You know how mercurial Italians are. Couldn’t do the Brembos and not the Marchesinis. Would have been a huge scene.
Utilitarian, lightweight, well made, R&R.
Brett, from R&R, is a racer himself. He’s a great welder that comes from a long line of welders. His sub-frame, fairing stay and exhaust bracket all fit beautifully and saved a substantial amount of weight. They also crash better than stock. Along with Jason from Full Spectrum Power and Corson Piper (who makes captive axle blocks and a great caliper tool to hold the rear caliper in place during tire changes) these are guys that act as their own R&D programs. They are home-brewed and they are worth supporting.
The problem I was facing in this second build was that much of this stuff was delivered just a few days before I had to head down to NJMP. Since I have a day-job and wasn’t able to work on the bike, it was all going to come down to Saturday. That morning I was up at dawn. I hooked the trailer up to my truck and headed south. I met Christian at his shop to pick up the re-painted bodywork and gas tank. Then, I was off to the Big Man’s race-shop where I scavenged a windscreen off one of PJ’s bikes. It was strange to see his bikes just sitting there in a dark garage. They looked like sleeping predators to me. I was nervous they’d wake up as I removed the Zero Gravity screen.
Then it was off to New York City to Ryder’s Alley garage in lower Manhattan where I was meeting the proprietor, Demian, as well as two other buddies of mine who you should now know by name – Carl and Ilya. They gave me their Saturday to help get the bike together; I gave them pizza and insults in return. Ilya actually didn’t show until the afternoon. He was surfing. He said it was the only time he could go because he knew I was in a contained space where I most likely wouldn’t need medical care. Fair enough.
It looked like things were going smoothly until Carl asked me for the key to check the Bazzaz system. The key? You mean the ignition key? The thing you need to start the bike and ultimately ride it with? “Yeah,” he said. “That key.” I left it at the house upstate. Two hours and change away. Whoops. I could draw this out but I’ll just give you the highlights:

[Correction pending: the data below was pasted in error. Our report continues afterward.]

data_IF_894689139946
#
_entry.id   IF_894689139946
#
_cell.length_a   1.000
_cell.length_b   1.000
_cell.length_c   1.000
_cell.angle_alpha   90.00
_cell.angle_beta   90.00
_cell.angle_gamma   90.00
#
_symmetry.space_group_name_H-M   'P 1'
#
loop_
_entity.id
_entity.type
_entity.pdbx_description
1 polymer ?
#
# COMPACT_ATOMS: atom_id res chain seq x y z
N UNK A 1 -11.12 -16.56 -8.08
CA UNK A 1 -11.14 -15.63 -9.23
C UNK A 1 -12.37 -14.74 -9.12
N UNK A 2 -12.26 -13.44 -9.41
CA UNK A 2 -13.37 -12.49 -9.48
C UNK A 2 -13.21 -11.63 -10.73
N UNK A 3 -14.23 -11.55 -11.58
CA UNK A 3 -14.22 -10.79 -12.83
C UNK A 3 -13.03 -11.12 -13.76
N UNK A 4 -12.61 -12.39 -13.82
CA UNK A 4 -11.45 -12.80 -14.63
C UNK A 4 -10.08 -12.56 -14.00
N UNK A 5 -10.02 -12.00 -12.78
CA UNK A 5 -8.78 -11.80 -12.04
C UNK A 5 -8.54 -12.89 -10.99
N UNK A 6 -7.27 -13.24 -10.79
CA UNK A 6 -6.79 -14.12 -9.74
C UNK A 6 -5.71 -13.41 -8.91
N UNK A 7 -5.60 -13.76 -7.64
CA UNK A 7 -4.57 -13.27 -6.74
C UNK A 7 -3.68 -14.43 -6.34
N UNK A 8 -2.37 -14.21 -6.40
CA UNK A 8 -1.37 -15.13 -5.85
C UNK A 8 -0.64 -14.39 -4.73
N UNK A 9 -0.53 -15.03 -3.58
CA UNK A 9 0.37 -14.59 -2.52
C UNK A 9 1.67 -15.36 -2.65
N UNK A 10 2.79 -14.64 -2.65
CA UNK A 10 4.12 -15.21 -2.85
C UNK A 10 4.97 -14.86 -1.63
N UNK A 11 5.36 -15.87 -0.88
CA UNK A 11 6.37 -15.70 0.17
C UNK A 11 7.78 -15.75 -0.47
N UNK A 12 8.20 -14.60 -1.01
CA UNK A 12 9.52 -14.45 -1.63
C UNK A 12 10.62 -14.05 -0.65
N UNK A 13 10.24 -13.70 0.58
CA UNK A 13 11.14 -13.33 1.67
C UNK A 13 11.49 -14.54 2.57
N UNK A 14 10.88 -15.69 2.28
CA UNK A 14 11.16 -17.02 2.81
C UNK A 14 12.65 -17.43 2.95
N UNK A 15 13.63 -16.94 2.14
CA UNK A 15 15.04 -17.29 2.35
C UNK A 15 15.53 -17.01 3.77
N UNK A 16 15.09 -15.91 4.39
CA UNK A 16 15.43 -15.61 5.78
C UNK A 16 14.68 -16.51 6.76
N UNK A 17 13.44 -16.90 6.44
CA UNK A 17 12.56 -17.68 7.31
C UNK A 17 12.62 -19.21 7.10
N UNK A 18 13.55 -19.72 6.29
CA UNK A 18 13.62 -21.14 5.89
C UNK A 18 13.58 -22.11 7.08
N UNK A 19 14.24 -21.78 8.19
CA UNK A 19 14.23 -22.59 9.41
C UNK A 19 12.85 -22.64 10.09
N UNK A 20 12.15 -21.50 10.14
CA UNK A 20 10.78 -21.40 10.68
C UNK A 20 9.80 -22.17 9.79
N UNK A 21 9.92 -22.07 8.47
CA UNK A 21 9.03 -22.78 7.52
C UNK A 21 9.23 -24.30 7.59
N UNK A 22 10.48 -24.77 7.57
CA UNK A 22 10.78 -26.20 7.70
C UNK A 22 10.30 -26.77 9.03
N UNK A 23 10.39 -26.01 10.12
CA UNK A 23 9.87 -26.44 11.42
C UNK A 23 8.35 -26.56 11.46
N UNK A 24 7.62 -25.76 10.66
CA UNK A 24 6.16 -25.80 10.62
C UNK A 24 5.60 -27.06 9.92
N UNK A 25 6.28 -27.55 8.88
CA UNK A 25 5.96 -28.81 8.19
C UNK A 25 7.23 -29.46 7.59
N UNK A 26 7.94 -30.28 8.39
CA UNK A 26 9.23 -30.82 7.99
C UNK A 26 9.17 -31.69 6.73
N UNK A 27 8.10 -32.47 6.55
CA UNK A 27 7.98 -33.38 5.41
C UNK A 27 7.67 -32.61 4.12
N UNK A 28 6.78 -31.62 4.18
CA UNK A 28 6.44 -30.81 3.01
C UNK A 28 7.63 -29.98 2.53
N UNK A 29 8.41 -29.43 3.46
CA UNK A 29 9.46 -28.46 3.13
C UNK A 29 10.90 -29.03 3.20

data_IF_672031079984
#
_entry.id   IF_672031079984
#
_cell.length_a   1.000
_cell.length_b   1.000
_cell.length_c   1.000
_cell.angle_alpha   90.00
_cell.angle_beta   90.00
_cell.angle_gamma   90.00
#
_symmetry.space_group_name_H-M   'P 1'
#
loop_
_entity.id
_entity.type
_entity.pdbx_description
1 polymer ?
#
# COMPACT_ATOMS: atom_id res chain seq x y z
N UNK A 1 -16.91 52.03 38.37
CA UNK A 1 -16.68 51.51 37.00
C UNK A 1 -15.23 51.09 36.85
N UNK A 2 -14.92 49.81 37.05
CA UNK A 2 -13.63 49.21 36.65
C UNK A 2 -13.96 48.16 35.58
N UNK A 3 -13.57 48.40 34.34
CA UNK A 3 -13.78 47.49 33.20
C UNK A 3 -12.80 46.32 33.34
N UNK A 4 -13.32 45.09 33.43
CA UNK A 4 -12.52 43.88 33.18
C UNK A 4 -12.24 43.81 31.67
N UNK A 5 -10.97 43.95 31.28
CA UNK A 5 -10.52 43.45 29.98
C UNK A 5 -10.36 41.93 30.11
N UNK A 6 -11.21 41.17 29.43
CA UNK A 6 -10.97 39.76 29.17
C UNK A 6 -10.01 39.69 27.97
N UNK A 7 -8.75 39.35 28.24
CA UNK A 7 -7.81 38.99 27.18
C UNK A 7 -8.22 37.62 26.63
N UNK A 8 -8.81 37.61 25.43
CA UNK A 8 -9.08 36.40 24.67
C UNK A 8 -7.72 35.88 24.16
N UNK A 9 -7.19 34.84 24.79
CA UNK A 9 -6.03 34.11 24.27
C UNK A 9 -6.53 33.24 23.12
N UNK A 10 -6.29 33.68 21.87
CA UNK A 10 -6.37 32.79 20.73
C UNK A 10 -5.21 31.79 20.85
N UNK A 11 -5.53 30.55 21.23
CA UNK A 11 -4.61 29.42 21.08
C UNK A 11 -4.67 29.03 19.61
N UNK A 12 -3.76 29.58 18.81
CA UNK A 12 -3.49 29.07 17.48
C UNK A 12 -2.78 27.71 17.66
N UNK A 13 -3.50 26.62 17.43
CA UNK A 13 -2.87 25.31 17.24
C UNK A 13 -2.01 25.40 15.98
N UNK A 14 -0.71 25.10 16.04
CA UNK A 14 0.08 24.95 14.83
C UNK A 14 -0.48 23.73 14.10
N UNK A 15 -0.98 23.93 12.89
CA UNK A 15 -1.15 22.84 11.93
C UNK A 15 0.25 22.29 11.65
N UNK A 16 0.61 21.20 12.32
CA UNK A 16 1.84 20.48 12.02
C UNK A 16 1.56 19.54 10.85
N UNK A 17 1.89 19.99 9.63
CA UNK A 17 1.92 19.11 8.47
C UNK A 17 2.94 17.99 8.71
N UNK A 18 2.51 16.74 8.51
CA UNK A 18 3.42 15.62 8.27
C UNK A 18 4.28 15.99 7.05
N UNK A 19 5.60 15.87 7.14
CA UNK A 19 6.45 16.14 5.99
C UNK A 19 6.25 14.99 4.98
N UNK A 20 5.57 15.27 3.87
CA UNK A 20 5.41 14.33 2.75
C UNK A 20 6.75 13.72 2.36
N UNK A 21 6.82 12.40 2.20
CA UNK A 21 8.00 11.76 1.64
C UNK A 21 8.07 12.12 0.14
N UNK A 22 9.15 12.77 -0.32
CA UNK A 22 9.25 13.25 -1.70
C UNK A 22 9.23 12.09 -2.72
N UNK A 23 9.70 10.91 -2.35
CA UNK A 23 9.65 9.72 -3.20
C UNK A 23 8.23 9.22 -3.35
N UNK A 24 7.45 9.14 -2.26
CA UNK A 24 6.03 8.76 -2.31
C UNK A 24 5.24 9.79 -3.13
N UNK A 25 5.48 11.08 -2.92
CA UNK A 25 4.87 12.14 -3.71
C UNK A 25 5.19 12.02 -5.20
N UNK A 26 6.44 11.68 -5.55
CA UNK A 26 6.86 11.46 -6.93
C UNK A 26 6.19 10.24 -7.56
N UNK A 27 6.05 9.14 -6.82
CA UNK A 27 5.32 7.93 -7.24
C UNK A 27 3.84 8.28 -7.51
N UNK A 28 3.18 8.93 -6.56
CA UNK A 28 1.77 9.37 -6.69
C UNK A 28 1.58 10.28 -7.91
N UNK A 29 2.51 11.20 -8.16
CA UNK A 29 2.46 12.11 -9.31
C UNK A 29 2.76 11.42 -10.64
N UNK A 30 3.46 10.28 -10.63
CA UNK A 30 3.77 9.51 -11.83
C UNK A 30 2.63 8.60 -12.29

Yes, I know what it looks like. No, I didn’t take this particular photo. Orders and comments can be sent to email@example.com
I trusted the Marchesinis to Demian, who mounted a fresh set of Dunlops.
Carl installed the brakes but soon realized the lines and master cylinder were damaged in the crash. He transplanted the entire system from his Kawi onto my bike, which actually meant I was getting an upgrade to an even better Brembo master cylinder and very trick, small diameter Goodridge lines.
I finally overcame my ride-height fear and adjusted for the new tires. Once again, nothing to it. Can’t believe it took this long…
Got on a friend’s KTM Adventure to do a bomb run up to my house when Demian suggested I try the locksmith down the street first. We pulled the ignition cylinder after miraculously finding a security Torx key.
Once Christian re-painted we made damn sure it was documented first thing in the morning. There was caution tape surrounding the bike the night before. I would have used motion sensors if I remembered to bring them.
That’s not a decal. He painted that on. Sit with that for a minute.
I went back to the garage. The key opened the gas cap but wouldn’t start the engine. I put my helmet back on prepared to head north, but Ilya showed up and decided he could hot-wire the ignition into the kill switch.
He does it. It works. It’s awesome. No more keys. Demian and Carl quit. They have offspring at home.